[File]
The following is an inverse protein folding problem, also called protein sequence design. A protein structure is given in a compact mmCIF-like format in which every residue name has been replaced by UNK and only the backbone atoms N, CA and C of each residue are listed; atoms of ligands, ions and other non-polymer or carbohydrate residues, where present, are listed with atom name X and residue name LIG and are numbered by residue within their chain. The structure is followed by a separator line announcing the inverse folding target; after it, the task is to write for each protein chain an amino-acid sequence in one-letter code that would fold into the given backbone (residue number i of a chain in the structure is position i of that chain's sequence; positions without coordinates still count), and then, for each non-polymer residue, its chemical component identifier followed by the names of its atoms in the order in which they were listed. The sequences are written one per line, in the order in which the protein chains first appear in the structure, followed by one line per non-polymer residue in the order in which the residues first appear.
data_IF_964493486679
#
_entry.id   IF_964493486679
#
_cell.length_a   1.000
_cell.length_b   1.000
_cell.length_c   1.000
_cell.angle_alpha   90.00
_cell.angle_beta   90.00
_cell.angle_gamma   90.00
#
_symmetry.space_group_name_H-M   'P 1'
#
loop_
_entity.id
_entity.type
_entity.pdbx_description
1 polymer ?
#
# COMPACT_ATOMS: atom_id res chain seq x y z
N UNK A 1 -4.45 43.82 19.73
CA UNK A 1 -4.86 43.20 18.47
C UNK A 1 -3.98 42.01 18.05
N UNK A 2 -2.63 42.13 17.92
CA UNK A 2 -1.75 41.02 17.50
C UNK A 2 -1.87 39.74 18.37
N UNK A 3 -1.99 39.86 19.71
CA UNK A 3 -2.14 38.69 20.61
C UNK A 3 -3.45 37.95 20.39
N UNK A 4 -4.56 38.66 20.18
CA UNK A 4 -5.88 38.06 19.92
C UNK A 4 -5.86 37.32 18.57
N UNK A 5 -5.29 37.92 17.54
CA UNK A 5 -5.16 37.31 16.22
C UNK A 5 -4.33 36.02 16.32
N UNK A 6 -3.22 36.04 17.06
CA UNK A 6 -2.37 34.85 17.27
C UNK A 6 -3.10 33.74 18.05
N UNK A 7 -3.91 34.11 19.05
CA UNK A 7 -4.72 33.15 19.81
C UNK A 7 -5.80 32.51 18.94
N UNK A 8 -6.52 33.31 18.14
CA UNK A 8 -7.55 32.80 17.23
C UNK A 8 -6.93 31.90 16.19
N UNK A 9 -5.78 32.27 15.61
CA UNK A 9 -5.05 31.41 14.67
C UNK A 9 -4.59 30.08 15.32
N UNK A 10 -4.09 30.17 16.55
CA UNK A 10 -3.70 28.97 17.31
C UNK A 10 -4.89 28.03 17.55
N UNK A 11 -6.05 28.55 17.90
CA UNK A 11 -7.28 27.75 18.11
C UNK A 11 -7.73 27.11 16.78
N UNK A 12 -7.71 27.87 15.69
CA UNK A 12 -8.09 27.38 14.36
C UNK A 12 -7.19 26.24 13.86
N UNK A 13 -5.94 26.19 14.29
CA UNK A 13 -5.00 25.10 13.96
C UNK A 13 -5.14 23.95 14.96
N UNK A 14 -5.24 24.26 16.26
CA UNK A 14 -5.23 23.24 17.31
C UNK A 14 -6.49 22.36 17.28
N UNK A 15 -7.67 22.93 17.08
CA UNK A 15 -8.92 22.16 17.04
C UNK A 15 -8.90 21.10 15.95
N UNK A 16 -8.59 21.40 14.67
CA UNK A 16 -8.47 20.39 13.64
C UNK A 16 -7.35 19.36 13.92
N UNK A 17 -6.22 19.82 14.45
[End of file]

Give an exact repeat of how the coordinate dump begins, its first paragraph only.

The following is an inverse protein folding problem, also called protein sequence design. A protein structure is given in a compact mmCIF-like format in which every residue name has been replaced by UNK and only the backbone atoms N, CA and C of each residue are listed; atoms of ligands, ions and other non-polymer or carbohydrate residues, where present, are listed with atom name X and residue name LIG and are numbered by residue within their chain. The structure is followed by a separator line announcing the inverse folding target; after it, the task is to write for each protein chain an amino-acid sequence in one-letter code that would fold into the given backbone (residue number i of a chain in the structure is position i of that chain's sequence; positions without coordinates still count), and then, for each non-polymer residue, its chemical component identifier followed by the names of its atoms in the order in which they were listed. The sequences are written one per line, in the order in which the protein chains first appear in the structure, followed by one line per non-polymer residue in the order in which the residues first appear.